EPROM

    Erasable Programmable Read-Only Memory

    FTP

    File Transfer Protocol

    FDS

    Functional Design Specification

    FS

    Functional Specification

    FAT

    Factory Acceptance test

    FMEA

    Failure Modes and Effect Analysis

    FPGA

    Field Programmable Gate Array

    GUI

    Graphical User Interface

    GAMP

    Good Automated Manufacturing Practice

    GAL

    Generic Array Logic

    GENCO

    Generation Company

    GPR

    Ground Potential Rise

    HMI

    Human Machine Interface

    HDS

    Hardware Design Specifications

    I/O

    Input/Output

    IED

    Intelligent Electronic Devices

    ICCP

    Intercontrol Centre Communications Protocol

    IEEE

    Institute of Electrical and Electronics Engineers

    INEEL

    Idaho National Engineering and Environmental Laboratory

    ISO

    Independent System Operator or International Organization for Standardization

    IRIG-B

    Inter Range Instrumentation Group format B

    ISA

    Instrumentation Systems and Automation Society

    IT

    Information Technology

    ITU

    International Telecommunication Union

    LCD

    Liquid Crystal Display

    LED

    Light Emitting Diode

    LAN

    Local Area Network

    MMI

    Man Machine Interface

    MTBF

    Mean Time Between Failure

    MTTR

    Mean Time To Repair

    NIM

    Network Interface Module

    NISAC

    National Infrastructure Simulation and Analysis Centre

    NRC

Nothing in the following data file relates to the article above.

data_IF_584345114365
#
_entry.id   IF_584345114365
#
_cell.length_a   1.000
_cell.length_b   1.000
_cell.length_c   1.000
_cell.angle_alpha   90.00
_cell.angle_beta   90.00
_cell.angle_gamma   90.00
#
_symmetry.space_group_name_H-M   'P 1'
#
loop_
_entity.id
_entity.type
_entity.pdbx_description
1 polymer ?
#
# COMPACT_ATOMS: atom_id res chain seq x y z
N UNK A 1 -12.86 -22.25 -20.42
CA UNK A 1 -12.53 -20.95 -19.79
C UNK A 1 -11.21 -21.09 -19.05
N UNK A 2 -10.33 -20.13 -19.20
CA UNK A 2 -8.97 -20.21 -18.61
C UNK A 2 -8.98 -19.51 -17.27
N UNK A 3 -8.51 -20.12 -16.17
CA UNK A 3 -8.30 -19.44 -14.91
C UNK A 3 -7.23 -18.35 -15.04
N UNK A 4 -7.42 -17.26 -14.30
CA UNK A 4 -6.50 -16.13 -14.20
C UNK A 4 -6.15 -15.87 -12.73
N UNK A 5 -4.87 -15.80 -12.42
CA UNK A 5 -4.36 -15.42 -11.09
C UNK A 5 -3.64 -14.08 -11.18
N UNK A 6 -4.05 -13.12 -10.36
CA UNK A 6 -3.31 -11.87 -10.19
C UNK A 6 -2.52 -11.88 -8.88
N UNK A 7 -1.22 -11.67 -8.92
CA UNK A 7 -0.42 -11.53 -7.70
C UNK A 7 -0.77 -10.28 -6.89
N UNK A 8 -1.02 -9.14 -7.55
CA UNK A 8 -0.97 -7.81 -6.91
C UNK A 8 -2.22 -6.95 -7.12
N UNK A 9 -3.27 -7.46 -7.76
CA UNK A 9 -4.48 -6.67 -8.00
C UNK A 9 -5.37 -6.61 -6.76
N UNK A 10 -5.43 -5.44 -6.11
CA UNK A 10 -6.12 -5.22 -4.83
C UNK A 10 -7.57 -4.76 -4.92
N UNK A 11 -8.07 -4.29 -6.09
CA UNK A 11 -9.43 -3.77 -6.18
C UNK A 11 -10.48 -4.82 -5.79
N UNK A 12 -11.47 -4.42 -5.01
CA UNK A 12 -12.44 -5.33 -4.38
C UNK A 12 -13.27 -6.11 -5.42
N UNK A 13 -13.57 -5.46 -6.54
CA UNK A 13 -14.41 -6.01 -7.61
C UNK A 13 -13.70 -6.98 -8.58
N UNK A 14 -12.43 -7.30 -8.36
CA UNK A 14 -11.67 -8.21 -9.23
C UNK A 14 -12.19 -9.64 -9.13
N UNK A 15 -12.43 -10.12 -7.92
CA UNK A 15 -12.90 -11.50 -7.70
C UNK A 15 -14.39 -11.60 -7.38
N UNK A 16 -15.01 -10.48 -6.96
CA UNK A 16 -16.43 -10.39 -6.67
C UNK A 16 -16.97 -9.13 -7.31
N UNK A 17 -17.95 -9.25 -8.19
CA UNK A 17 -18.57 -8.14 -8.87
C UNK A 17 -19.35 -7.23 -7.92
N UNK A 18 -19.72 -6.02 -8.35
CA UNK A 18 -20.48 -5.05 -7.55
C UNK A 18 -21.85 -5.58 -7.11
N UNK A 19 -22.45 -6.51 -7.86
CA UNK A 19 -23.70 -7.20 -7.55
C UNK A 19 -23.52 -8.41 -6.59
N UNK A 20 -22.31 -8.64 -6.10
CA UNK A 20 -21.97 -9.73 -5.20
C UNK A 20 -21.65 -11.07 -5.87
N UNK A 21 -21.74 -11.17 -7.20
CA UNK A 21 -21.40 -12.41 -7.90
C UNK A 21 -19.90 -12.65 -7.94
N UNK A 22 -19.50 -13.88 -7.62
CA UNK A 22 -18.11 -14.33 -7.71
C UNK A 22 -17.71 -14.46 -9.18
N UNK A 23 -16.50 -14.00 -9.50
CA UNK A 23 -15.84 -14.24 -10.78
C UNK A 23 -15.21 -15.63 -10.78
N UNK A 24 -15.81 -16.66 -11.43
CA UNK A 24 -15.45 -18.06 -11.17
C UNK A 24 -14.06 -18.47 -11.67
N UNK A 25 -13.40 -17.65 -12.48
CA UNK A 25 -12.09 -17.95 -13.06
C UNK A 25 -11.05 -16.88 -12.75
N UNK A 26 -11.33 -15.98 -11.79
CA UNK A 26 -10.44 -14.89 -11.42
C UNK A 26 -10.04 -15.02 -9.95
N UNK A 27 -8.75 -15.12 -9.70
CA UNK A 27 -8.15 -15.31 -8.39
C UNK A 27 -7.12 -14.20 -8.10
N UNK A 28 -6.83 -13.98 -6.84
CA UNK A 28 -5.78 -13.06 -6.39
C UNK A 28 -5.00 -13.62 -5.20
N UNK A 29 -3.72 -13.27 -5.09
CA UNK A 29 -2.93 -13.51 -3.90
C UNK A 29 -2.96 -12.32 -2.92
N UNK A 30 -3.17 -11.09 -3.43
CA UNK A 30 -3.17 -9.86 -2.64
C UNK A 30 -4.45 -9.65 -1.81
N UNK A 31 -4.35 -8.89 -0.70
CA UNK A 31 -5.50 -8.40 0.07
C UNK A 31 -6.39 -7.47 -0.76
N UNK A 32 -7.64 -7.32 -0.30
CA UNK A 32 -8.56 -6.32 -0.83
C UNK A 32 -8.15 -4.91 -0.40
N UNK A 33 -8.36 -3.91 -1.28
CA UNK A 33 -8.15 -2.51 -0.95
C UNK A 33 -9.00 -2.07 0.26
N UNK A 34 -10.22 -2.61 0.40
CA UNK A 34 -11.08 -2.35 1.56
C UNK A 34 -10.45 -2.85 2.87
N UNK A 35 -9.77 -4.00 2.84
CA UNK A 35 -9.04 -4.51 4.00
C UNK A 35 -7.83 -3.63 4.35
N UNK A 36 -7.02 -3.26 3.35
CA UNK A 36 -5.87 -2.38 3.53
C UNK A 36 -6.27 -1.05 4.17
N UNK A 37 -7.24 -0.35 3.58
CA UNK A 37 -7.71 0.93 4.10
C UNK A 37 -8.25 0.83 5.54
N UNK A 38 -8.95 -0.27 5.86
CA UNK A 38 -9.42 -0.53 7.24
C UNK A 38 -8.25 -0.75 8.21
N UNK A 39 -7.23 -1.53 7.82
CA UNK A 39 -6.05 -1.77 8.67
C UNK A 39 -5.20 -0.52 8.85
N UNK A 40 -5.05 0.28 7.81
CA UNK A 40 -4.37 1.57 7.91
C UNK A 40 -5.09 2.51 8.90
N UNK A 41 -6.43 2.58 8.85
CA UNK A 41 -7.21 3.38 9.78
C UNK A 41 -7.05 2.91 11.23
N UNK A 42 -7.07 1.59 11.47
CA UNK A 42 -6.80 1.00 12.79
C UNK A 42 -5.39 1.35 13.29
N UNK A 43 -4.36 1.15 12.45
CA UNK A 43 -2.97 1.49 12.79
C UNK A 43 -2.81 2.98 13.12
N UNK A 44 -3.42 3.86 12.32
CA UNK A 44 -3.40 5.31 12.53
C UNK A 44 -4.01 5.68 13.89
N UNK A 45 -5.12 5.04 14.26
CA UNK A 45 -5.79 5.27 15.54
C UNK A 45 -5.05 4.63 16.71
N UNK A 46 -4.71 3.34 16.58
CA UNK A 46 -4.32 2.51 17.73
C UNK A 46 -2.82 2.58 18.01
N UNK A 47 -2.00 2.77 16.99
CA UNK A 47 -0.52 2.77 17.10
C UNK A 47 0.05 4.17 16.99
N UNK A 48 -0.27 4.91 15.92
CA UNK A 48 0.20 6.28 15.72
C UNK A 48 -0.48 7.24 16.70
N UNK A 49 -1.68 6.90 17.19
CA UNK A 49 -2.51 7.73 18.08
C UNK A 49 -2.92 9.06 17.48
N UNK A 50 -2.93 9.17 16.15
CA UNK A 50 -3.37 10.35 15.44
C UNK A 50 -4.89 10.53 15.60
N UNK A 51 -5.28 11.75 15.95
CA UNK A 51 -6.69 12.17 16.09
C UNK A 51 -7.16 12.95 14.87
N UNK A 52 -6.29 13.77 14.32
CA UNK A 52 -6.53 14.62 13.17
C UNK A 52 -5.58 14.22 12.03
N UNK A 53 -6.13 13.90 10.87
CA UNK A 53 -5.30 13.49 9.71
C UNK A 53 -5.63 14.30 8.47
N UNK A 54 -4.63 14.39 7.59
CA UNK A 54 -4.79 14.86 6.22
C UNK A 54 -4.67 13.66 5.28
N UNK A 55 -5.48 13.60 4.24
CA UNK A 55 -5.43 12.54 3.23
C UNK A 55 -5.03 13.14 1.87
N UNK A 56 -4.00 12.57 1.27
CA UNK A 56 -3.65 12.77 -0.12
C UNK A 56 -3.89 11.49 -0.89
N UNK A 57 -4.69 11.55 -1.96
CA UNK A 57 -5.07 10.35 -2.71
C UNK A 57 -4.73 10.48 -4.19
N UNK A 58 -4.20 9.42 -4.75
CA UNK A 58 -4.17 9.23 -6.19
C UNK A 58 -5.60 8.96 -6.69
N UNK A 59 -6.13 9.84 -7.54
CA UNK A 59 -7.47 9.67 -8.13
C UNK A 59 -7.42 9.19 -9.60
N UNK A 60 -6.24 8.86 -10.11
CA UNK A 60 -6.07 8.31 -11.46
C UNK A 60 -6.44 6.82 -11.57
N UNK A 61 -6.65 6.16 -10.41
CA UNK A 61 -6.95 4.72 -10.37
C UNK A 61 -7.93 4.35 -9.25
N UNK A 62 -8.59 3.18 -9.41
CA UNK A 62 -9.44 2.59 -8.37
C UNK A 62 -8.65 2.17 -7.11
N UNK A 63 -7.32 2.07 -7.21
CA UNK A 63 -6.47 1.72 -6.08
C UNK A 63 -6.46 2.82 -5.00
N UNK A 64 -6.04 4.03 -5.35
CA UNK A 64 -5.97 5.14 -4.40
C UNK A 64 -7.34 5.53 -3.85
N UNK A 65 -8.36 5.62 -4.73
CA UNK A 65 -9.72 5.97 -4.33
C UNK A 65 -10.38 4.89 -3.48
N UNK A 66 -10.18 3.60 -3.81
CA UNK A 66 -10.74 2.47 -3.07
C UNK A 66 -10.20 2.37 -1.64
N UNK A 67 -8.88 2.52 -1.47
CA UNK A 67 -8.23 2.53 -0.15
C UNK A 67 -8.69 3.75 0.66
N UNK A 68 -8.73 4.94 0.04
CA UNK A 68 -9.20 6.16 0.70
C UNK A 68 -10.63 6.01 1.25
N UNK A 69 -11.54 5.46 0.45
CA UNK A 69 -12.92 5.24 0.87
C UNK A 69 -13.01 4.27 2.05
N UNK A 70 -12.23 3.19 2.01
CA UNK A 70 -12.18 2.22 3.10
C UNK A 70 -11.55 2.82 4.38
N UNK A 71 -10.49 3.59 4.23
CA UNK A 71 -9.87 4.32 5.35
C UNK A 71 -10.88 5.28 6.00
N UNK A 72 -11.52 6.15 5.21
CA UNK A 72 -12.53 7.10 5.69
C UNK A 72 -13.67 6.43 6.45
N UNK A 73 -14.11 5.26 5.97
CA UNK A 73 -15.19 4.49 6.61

Nuclear Regulatory Commission

    NTP

    Network Time Protocol

    OASIS

    Open Access Same - Time Information System

    ODBC

    Open Database Connectivity

    PID

    Proportional, Integral and derivative controller

    POSIX

    Portable Operating System Interface

    PLC

    Programmable logic Controller

    P & ID

    Process & Instrumentation Diagram

    PSU

    Power Supply Unit

    PCS

    Process Control System

    PROM

    Programmable Read-Only Memory

    PSTN

    Public Switched Telephone Network

    PT

    Potential Transformer

    RTU

    Remote Terminal Unit

    REA

    Rural Electric Association

    RTO

    Regional Transmission Organization

    RAID

    Redundant Array of Inexpensive Disks or Redundant Array of Independent Disks

    ROM

    Read-Only Memory

    SCADA

    Supervisory Control and Data Acquisition

    SAT

    Site acceptance test

    SOE

    Sequence of Events

    SNTP

    Simple Network Time Protocol

    SPI

    Single-Point Information

    SQL

    Structured Query Language

    SWC

    Surge Withstand Capability

    TASE

    Telecontrol Application Service Element

    TRANSCO

    Transmission Company

    TCP/IP

    Transmission Control Protocol/Internet Protocol

    T&D

    Transmission and Distribution

    UHF

    Ultra High Frequency

    UPS